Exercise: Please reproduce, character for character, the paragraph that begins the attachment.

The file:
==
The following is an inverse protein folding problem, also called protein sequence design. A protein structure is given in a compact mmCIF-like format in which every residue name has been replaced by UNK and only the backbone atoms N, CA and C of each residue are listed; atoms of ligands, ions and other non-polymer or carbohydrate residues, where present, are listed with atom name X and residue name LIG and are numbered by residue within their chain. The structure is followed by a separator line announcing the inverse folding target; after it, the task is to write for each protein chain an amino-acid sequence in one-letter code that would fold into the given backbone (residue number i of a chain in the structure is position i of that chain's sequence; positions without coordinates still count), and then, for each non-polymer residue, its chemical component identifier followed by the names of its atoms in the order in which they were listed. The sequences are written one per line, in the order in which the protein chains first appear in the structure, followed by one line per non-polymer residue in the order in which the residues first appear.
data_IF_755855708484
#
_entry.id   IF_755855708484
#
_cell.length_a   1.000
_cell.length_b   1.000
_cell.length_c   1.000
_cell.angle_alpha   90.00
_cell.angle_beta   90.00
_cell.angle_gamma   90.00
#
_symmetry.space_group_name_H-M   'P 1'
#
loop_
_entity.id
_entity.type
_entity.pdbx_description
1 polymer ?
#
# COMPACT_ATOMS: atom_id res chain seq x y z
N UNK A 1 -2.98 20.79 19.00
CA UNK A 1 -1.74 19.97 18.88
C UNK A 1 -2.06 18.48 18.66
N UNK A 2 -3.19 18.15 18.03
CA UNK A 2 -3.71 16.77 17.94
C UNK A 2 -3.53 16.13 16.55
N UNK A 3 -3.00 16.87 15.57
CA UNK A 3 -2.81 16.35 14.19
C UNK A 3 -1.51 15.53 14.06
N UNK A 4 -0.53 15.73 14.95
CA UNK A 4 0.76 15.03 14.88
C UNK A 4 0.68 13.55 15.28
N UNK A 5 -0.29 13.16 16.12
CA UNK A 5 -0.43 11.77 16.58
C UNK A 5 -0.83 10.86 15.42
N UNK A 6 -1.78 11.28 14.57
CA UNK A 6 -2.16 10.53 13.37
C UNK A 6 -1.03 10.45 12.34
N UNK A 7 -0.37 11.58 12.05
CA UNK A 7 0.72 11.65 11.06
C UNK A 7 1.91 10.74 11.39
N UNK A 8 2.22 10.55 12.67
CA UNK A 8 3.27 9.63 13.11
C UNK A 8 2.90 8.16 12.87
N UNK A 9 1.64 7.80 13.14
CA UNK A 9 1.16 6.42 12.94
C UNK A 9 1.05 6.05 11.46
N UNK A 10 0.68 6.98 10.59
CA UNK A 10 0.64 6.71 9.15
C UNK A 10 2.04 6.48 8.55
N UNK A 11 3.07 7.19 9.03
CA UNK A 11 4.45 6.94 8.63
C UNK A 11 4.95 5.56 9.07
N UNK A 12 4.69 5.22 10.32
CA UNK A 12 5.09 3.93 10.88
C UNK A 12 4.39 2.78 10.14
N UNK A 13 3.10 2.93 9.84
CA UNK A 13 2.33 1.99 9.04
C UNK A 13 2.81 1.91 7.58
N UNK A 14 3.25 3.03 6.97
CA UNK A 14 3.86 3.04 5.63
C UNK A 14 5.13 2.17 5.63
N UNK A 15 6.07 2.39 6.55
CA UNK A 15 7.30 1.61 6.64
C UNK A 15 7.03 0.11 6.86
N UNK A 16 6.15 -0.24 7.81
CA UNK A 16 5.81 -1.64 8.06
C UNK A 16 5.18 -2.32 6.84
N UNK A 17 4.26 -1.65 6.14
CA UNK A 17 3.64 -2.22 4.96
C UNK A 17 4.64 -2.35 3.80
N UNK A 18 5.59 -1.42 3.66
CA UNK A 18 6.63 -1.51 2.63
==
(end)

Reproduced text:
The following is an inverse protein folding problem, also called protein sequence design. A protein structure is given in a compact mmCIF-like format in which every residue name has been replaced by UNK and only the backbone atoms N, CA and C of each residue are listed; atoms of ligands, ions and other non-polymer or carbohydrate residues, where present, are listed with atom name X and residue name LIG and are numbered by residue within their chain. The structure is followed by a separator line announcing the inverse folding target; after it, the task is to write for each protein chain an amino-acid sequence in one-letter code that would fold into the given backbone (residue number i of a chain in the structure is position i of that chain's sequence; positions without coordinates still count), and then, for each non-polymer residue, its chemical component identifier followed by the names of its atoms in the order in which they were listed. The sequences are written one per line, in the order in which the protein chains first appear in the structure, followed by one line per non-polymer residue in the order in which the residues first appear.